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New Proposed Regulations Apply CFIUS to Certain Real Estate Transactions

October 9, 2019

Real estate professionals who work with foreign investors should become well-versed with the requirements of the Committee on Foreign Investment in the United States (CFIUS), based on the Treasury Department’s September 17, 2019 issuance of proposed regulations to implement the Foreign Investment Risk Review Modernization Act of 2018 (FIRRMA).[1]  Before FIRRMA’s passage, CFIUS could review an acquisition of real estate only if it was part of a transaction that could result in a foreign person controlling an entity engaged in US interstate commerce. Under the proposed regulations, however, real estate transactions involving any foreign party could fall within the scope of CFIUS. In these situations, a filing is not mandatory but can qualify the transaction for a “safe harbor,” preventing CFIUS from reviewing the transaction except in limited circumstances.

FIRRMA expanded CFIUS’s authorization to review the “purchase or lease by, or a concession to, a foreign person of private or public real estate”[2] that gives the foreign person at least three of these four property rights: the right to physically access the property, exclude other from the property, improve or develop the property, or attach structures or objects to the  property, AND involves property located:

  • Within, or functioning as part of, an airport or maritime port (as identified by the Department of Transportation);
  • in “close proximity” (within one mile) of a U.S. military installation or another U.S. Government facility/property that are specifically named in Appendix A of the proposed regulation, due to their national security relevance;
  • within an “extended range” (up to 100 miles or 12 nautical miles) of certain U.S. military installations or otherwise in the vicinity of certain facilities named in Appendix A; or
  • in an area that “could reasonably provide the foreign person the ability to surveil or collect intelligence on activities related to national security that are being conducted at such an installation, facility or property” (these are not specified).[3]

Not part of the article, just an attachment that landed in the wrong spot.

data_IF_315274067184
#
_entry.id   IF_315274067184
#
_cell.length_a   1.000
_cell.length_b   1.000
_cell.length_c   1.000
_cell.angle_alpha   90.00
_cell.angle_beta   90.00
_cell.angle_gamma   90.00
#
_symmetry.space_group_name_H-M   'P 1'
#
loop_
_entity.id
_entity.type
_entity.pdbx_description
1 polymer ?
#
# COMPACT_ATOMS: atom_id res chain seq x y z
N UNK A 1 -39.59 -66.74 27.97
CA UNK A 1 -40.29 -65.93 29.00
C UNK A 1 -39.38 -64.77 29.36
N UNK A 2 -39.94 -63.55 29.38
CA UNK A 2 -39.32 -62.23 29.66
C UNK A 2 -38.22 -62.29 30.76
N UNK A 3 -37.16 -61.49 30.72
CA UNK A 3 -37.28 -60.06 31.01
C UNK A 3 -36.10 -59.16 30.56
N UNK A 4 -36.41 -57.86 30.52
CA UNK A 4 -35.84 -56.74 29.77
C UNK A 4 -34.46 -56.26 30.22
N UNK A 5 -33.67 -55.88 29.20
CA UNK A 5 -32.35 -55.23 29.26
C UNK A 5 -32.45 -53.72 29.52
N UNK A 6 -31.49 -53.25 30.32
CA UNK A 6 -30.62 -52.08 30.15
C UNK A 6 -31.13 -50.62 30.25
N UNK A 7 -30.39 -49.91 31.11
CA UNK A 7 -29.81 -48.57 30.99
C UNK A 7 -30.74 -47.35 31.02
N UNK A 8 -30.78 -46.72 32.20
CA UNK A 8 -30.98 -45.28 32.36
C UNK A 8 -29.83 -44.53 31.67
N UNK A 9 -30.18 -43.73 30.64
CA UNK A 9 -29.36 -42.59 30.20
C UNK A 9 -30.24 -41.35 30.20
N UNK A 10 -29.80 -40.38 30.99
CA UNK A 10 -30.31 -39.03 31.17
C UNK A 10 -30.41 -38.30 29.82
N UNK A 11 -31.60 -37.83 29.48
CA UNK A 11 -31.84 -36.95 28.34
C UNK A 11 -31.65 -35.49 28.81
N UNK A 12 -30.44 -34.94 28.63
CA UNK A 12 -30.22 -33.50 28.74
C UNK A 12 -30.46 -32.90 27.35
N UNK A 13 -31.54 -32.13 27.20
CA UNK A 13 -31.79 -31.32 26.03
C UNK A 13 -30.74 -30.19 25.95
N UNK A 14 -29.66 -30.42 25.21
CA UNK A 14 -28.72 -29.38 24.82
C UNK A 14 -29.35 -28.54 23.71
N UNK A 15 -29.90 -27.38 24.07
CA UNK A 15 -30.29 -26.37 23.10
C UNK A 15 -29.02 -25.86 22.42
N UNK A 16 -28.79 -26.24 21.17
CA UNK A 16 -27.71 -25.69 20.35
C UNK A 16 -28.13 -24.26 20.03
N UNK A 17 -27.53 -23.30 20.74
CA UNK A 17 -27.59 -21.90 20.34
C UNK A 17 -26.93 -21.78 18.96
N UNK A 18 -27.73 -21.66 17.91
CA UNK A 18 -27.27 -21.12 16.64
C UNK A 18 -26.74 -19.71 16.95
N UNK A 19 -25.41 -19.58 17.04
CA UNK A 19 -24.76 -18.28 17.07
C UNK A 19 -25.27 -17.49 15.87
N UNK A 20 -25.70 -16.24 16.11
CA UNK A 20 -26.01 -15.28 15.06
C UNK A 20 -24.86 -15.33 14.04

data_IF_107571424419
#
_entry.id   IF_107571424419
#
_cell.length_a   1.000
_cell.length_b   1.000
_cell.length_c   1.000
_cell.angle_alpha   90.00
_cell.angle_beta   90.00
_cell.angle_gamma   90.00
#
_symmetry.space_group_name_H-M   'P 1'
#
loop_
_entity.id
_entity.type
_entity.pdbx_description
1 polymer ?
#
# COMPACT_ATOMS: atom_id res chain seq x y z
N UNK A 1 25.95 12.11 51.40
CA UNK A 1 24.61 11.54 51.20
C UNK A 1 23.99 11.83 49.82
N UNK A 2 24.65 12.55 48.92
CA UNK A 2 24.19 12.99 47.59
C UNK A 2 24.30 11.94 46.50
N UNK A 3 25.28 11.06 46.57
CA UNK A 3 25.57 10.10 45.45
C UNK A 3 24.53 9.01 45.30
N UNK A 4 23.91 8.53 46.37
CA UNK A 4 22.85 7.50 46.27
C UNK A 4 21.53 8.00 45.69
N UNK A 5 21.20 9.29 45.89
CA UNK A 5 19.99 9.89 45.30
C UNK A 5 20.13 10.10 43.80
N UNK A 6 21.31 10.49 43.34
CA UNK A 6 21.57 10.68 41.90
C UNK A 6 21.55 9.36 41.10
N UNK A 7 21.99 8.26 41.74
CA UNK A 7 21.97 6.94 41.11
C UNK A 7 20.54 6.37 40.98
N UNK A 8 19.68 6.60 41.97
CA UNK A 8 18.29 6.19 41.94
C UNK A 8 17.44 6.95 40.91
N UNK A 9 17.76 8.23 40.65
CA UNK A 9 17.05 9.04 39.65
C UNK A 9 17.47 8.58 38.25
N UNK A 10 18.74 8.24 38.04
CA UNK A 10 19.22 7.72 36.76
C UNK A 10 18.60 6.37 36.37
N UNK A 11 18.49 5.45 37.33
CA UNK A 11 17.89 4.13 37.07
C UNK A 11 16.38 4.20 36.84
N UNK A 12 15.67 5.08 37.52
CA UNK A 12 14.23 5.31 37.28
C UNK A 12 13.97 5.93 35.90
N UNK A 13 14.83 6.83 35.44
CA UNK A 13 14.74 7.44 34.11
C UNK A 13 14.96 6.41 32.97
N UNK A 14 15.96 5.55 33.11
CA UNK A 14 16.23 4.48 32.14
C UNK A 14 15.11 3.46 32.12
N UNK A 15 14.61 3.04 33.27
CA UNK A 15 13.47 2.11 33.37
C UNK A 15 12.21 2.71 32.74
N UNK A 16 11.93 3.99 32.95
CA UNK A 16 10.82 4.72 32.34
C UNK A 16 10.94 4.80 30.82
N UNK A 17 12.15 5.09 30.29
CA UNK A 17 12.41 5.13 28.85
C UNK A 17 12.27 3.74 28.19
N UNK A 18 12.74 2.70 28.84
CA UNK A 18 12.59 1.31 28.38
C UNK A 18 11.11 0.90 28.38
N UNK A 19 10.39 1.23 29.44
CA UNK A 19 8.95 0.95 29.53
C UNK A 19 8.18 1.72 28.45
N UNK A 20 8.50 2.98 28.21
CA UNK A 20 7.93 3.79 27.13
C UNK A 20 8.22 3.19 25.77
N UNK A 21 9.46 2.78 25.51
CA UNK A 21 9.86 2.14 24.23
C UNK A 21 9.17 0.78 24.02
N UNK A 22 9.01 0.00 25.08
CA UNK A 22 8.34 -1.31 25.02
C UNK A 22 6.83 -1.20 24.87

Not only do the many properties in the DC metro area that house U.S. Government facilities now fall within CFIUS’ scope, but the myriad properties that have potential national security implications or may be at “risk of foreign surveillance” include utility plants and transformers, electrical grids, water facilities, telecommunications towers and facilities, important bridges and access roads, police training facilities, and certain natural resources, it is possible that large portions of the area could be designated as CFIUS-applicable and therefore implicate CFIUS almost any time a foreign party is purchasing or leasing property.

Public comments on the proposed regulations are being accepted by the Treasury Department until October 17, 2020. The final regulations will be released by February 13, 2020 and will become effective immediately.

If you have questions about the subject of this article, contact Kimberly Reed, Chair of Shulman Rogers’ International Practice Group, at


[1] (“Proposed Reg. 802”).

[2] Exceptions are set out for single housing units, certain “urbanized areas,” and space in multi-unit commercial office buildings that does not result in a foreigner controlling over 10% of the square footage or comprising more than 10% of the building’s tenants. In the future, certain foreigners (“excepted real estate investors”) will be excepted from CFIUS’s jurisdiction but this remains undefined at present. Id. at 50218.

[3] “While the structure of the proposed rule provides for coverage around other facilities or properties of the U.S. Government that are sensitive for national security reasons, no such facilities or properties are identified at this time.”  Id. at 50216.